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Beyond the Mark

I’ve been reading The Power of Myth today while my family was attending their church meetings. The overwhelming impression that I get is that we have misunderstood the purpose of our myths.

Myth comes to us from people who have experienced reality from another perspective. These poets, shamans, and mystics have left the mundane world and its concerns to experience transcendence of the self. They have sacrificed themselves on the altar. They have died and been reborn to bring us the bread of a new life beyond the illusion of duality and separation. Their stories point the way along the path that they have followed and beckon us to join in the journey.

We have missed the point entirely. We take our myths literally while ignoring the larger reality behind their words. We believe in the literal existence of a sky-father who sits on a cloud listening to the cries of his children and intervening in the world of humankind. We believe that our selves will continue in a world of joy after we die. We have polluted our myths with simpleminded, comforting stories to ward of the fear of death and to assuage our shame.

Our myths are not about facts. They are a call to transform ourselves, to see ourselves in our true relationship with the world.

It’s as if we believed in a literal Pinocchio, a puppet with a growing nose, but failed to learn about honesty. Our religious failure is not that we don’t trust enough in our religious stories, but that we have mistakenly taken metaphor for literal truth. If we truly understood, it would make no difference to us whether or not there was a literal first father and mother named Adam and Eve. We wouldn’t care whether Jesus ben Joseph of Nazareth was literally crucified. The question of the existence of a personal God is entirely the wrong question to ask.

Is there a God? Mu.

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  1. mel said,

    May 28, 2007 @ 9:07 am

    If it is true that we moderns tend to take these myths more literally than they were meant, and I think you’re in good company with Campbell, then I wonder whay exactly it is that has drawn the human mind into it?

    I’m thinking of Joseph Smith and the way he taught so much literal interpretation and presumably in an effort to shore-up faith against … what? Why were people searching and doubting … or even falling to apathy after what I imagine were aeons of human contentedness in the cradle of myth and mysticism? (I’m not entirely sure this romantic view is accurate but at very least the answers of myth must have been good enough for most people, most of the time.)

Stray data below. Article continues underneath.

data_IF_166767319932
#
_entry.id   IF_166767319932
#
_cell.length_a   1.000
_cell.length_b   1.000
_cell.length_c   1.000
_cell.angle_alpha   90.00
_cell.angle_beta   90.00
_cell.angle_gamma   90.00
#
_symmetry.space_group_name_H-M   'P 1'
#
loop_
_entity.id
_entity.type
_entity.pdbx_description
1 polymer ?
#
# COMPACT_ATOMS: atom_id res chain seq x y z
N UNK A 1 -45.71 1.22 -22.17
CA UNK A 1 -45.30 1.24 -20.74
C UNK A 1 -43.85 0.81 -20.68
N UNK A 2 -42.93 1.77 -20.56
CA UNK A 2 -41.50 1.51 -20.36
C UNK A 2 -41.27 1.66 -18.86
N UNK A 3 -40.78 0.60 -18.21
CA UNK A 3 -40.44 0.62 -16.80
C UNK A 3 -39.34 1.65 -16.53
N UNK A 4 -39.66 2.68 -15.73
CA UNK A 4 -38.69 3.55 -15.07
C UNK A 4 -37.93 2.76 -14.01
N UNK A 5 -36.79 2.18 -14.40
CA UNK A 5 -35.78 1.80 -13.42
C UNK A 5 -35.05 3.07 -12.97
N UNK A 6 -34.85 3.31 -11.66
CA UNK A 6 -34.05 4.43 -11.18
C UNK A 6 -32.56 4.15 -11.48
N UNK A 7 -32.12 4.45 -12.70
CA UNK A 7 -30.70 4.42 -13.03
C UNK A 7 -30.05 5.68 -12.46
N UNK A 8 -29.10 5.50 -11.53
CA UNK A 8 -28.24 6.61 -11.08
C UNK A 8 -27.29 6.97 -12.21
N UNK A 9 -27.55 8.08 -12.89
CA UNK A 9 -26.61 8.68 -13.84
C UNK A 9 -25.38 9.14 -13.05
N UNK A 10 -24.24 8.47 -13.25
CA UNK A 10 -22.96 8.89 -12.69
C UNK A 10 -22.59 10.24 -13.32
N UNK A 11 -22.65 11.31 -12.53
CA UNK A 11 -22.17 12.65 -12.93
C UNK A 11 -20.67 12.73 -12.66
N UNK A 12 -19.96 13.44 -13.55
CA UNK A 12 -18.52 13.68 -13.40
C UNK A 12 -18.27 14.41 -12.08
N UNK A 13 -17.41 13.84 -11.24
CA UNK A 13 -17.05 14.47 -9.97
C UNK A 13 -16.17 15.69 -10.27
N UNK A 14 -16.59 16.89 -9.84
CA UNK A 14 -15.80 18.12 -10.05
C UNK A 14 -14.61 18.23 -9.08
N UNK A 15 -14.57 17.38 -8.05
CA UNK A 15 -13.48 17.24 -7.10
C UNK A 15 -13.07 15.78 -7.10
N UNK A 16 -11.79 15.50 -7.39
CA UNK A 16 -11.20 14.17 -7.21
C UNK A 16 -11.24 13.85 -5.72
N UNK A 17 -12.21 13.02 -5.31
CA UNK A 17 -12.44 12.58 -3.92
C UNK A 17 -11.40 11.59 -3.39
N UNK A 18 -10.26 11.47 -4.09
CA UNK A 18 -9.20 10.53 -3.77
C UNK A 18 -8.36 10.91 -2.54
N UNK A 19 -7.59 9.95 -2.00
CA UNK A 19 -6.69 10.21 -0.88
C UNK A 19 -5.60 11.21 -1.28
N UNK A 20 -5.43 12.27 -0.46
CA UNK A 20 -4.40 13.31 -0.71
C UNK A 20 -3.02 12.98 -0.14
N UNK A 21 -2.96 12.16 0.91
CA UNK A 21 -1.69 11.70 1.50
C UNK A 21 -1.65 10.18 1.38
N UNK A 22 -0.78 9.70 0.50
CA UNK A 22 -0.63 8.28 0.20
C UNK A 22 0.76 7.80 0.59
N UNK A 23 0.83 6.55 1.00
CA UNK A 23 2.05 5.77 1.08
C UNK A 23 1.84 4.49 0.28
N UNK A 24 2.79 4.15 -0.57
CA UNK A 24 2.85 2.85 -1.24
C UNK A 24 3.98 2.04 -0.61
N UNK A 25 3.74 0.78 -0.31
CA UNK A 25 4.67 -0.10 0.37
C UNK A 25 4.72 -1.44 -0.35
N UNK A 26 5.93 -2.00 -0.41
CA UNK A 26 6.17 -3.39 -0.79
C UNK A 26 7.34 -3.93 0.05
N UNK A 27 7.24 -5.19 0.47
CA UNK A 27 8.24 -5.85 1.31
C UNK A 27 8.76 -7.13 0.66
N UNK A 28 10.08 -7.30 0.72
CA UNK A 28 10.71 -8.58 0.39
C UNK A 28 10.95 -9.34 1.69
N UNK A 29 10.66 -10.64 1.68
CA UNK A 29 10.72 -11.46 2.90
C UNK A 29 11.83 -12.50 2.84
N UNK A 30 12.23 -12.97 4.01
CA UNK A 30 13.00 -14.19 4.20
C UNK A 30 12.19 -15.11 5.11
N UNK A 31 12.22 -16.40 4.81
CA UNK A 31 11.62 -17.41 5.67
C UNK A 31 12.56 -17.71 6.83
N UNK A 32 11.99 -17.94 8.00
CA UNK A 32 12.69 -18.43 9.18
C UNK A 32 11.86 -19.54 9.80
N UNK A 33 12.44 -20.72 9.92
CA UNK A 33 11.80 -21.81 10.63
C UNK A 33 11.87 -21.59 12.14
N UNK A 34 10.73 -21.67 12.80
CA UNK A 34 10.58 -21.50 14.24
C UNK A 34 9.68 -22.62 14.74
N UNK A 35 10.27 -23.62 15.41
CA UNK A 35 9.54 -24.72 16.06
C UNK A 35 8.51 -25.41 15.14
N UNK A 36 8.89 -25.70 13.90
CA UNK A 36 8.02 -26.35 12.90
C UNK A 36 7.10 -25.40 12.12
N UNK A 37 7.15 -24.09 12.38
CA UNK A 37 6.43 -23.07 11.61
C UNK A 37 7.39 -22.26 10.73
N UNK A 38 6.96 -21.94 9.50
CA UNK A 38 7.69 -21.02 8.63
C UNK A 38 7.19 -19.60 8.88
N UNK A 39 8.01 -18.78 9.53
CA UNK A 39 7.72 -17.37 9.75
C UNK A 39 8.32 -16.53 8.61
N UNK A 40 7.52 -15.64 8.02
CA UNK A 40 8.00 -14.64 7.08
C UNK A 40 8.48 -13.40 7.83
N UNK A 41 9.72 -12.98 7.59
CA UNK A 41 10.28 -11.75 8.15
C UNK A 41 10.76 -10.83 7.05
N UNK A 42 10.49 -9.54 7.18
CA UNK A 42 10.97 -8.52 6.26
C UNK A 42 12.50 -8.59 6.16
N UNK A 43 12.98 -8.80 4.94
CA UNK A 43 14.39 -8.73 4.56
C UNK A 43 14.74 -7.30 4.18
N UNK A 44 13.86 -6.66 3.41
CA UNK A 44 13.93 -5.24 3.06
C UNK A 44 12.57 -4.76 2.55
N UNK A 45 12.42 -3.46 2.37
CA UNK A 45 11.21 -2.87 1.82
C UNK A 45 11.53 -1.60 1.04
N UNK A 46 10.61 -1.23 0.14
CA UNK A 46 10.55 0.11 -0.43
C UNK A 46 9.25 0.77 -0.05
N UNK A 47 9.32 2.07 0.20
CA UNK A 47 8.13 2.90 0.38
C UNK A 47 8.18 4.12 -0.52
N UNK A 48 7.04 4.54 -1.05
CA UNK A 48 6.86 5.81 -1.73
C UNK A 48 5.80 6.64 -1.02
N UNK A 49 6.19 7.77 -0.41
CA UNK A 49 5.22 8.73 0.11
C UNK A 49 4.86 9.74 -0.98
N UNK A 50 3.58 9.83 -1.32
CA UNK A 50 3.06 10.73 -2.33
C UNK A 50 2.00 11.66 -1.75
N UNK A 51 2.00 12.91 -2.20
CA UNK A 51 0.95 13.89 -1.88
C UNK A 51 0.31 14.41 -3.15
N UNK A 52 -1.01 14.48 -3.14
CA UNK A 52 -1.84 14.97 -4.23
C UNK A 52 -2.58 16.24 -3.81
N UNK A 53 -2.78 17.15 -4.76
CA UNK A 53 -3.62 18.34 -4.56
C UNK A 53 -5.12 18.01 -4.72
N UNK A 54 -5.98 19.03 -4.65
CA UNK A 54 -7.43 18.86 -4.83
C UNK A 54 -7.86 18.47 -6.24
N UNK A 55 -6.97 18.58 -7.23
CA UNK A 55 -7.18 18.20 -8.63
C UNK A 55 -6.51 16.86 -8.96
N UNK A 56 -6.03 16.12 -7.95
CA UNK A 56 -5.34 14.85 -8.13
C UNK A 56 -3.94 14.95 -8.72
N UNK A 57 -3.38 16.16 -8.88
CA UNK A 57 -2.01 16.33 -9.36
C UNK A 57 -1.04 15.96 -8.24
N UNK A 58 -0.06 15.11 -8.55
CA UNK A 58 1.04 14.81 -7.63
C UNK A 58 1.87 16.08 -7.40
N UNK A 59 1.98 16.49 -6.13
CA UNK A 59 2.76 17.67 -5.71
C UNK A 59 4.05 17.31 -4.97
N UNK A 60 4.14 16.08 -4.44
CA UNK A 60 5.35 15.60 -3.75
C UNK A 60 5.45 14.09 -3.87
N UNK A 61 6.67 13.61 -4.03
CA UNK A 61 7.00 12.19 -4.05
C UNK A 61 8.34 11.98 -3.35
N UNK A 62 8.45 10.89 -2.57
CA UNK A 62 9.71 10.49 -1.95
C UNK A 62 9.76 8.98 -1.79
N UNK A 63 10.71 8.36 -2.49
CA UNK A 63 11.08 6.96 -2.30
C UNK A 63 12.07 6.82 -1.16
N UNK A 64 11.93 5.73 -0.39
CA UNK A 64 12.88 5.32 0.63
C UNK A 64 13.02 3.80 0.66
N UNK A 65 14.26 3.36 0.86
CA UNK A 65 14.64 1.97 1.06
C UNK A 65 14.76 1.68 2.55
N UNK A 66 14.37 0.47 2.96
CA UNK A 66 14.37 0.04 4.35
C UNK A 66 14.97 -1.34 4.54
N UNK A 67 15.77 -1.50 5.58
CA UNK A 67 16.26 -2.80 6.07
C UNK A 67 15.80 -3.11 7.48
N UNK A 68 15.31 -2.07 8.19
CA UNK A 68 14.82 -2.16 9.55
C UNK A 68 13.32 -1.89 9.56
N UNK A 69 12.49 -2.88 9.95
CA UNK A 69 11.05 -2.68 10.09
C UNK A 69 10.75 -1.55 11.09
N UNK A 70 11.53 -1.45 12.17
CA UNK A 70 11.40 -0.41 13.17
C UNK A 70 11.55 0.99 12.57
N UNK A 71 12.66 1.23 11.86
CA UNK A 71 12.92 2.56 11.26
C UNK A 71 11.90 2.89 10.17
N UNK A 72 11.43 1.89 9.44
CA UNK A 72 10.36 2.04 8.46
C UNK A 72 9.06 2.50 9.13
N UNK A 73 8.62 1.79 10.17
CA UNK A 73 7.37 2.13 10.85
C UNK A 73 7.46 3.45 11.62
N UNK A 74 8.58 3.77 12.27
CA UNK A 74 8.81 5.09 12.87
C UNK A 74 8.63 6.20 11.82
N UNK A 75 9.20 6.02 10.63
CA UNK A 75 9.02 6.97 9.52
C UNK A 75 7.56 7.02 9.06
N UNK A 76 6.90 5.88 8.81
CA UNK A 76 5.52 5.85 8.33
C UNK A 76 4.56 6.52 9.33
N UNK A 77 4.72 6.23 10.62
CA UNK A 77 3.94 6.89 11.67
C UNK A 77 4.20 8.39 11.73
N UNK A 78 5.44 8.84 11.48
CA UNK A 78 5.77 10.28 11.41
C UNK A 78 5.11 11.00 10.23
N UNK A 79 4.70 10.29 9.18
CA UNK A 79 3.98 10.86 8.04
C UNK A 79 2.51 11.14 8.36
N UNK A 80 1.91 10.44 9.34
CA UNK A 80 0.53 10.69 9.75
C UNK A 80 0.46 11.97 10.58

Could it be possible that the rise of science itself is to some degree responsible for the a type of human fall from innocence? That in having our eyes opened to a powerfully literal view of the world we were also tempted to view our myths in a similar light … for better or worse?

  2. Kullervo said,

    May 28, 2007 @ 4:09 pm

    It’s a direct result of modernism.

  3. Jonathan Blake said,

    May 28, 2007 @ 4:37 pm

    I think we’ve always tended to take things literally. I don’t know if it’s a problem that has gotten worse through history. Maybe only the myth-makers really understood the myth.

    On the other hand, perhaps myths weren’t even fully understood by those who first told the stories. As accretions of many stories, each of the myths that have reached our ears may be more properly understood as the creations not of a single author, but of an emergent mind rising out of the individual minds of humanity.

  4. Jonathan Blake said,

    May 28, 2007 @ 10:49 pm

    I just learned that the ideas I expressed about myths aren’t exactly original. Darn! But they are on par with a “an uber-sophisticate” professor of philosophy. Yay! The idea that the question of God’s existence is irrelevant is called antirealism.

  5. mel said,

    May 30, 2007 @ 12:41 am

    I don’t care what context it is in … to see the word “realist” used in favor of god’s existence and “antirealist” as the antithesis … this is just wrong! :) But I see your point. It’s a question of whether religion is real as in literal, or antireal as in mythical/symbolic.

    I’m still going to toss my hat in with the realists. If I can’t have the literal then I don’t want it. In this modern age, if we can’t find a better way to speak about the abstract and less understood than to use mythological constructs which subsequently tempt us to confuse them with reality, then I would rather stick to speaking about what we can understand using literal language. But I think we can do better. Science does quite well at framing the abstract, etc in non-mythical language. Let’s try more of that. And let’s turn over the mythic to the place it rightfully belongs: abstract and impressionist art.

    And maybe the Muslims have the right idea: maybe we shouldn’t be painting or making any other images of god? Let’s just agree not to do that any more — not because god is too sacred, but because it’s false advertising.

  6. Jonathan Blake said,

    May 30, 2007 @ 7:22 am

    I see your point. Literal thinking will always be a temptation in connection with myth. Perhaps that causes more problems than it solves.

    I wonder what would happen if all myth and sacred history began not with “Once upon a time…” but with “This story never happened…”. :)

  7. mel said,

    May 30, 2007 @ 8:52 am


    My guess that is that people would stop listening.

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